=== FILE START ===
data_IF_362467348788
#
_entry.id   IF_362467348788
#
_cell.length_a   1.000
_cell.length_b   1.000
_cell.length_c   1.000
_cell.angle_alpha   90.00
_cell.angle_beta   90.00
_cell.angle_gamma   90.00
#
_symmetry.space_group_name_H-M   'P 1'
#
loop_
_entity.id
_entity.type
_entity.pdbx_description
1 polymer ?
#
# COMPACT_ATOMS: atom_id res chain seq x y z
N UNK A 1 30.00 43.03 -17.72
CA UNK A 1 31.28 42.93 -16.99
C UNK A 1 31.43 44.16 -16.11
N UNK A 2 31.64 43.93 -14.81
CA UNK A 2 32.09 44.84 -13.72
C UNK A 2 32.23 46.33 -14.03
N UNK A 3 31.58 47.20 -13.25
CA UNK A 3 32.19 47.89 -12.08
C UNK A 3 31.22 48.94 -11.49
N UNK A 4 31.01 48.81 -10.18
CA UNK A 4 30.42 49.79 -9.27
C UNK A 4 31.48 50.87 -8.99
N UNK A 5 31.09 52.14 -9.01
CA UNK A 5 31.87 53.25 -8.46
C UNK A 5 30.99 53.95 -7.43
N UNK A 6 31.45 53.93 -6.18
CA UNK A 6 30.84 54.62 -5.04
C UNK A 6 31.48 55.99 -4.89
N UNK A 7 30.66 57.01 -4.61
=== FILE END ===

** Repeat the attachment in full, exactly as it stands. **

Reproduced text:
data_IF_362467348788
#
_entry.id   IF_362467348788
#
_cell.length_a   1.000
_cell.length_b   1.000
_cell.length_c   1.000
_cell.angle_alpha   90.00
_cell.angle_beta   90.00
_cell.angle_gamma   90.00
#
_symmetry.space_group_name_H-M   'P 1'
#
loop_
_entity.id
_entity.type
_entity.pdbx_description
1 polymer ?
#
# COMPACT_ATOMS: atom_id res chain seq x y z
N UNK A 1 30.00 43.03 -17.72
CA UNK A 1 31.28 42.93 -16.99
C UNK A 1 31.43 44.16 -16.11
N UNK A 2 31.64 43.93 -14.81
CA UNK A 2 32.09 44.84 -13.72
C UNK A 2 32.23 46.33 -14.03
N UNK A 3 31.58 47.20 -13.25
CA UNK A 3 32.19 47.89 -12.08
C UNK A 3 31.22 48.94 -11.49
N UNK A 4 31.01 48.81 -10.18
CA UNK A 4 30.42 49.79 -9.27
C UNK A 4 31.48 50.87 -8.99
N UNK A 5 31.09 52.14 -9.01
CA UNK A 5 31.87 53.25 -8.46
C UNK A 5 30.99 53.95 -7.43
N UNK A 6 31.45 53.93 -6.18
CA UNK A 6 30.84 54.62 -5.04
C UNK A 6 31.48 55.99 -4.89
N UNK A 7 30.66 57.01 -4.61